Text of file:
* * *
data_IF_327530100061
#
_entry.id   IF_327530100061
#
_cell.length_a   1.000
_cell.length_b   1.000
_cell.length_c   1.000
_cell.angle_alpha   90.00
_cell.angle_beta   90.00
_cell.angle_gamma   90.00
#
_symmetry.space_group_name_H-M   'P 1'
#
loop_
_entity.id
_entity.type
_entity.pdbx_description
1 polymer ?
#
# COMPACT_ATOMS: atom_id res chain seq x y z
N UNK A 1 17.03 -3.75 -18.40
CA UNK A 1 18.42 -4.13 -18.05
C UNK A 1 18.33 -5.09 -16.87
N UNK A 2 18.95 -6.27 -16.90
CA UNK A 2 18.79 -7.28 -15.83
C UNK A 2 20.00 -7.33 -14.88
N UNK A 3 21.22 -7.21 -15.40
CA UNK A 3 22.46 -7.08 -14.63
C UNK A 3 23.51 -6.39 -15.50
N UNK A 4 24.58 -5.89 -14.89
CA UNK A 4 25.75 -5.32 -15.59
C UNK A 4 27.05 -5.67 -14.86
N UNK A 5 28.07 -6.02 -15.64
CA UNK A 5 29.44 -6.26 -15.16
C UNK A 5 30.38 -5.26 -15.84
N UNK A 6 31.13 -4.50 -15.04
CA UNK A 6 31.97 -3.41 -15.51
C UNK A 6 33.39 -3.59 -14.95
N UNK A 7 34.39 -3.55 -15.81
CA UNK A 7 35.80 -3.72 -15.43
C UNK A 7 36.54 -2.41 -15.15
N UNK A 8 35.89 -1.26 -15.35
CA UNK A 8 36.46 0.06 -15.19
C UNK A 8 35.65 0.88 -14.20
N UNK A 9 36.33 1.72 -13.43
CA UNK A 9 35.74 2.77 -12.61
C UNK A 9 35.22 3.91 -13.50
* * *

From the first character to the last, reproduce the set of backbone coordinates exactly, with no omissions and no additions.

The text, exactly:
data_IF_327530100061
#
_entry.id   IF_327530100061
#
_cell.length_a   1.000
_cell.length_b   1.000
_cell.length_c   1.000
_cell.angle_alpha   90.00
_cell.angle_beta   90.00
_cell.angle_gamma   90.00
#
_symmetry.space_group_name_H-M   'P 1'
#
loop_
_entity.id
_entity.type
_entity.pdbx_description
1 polymer ?
#
# COMPACT_ATOMS: atom_id res chain seq x y z
N UNK A 1 17.03 -3.75 -18.40
CA UNK A 1 18.42 -4.13 -18.05
C UNK A 1 18.33 -5.09 -16.87
N UNK A 2 18.95 -6.27 -16.90
CA UNK A 2 18.79 -7.28 -15.83
C UNK A 2 20.00 -7.33 -14.88
N UNK A 3 21.22 -7.21 -15.40
CA UNK A 3 22.46 -7.08 -14.63
C UNK A 3 23.51 -6.39 -15.50
N UNK A 4 24.58 -5.89 -14.89
CA UNK A 4 25.75 -5.32 -15.59
C UNK A 4 27.05 -5.67 -14.86
N UNK A 5 28.07 -6.02 -15.64
CA UNK A 5 29.44 -6.26 -15.16
C UNK A 5 30.38 -5.26 -15.84
N UNK A 6 31.13 -4.50 -15.04
CA UNK A 6 31.97 -3.41 -15.51
C UNK A 6 33.39 -3.59 -14.95
N UNK A 7 34.39 -3.55 -15.81
CA UNK A 7 35.80 -3.72 -15.43
C UNK A 7 36.54 -2.41 -15.15
N UNK A 8 35.89 -1.26 -15.35
CA UNK A 8 36.46 0.06 -15.19
C UNK A 8 35.65 0.88 -14.20
N UNK A 9 36.33 1.72 -13.43
CA UNK A 9 35.74 2.77 -12.61
C UNK A 9 35.22 3.91 -13.50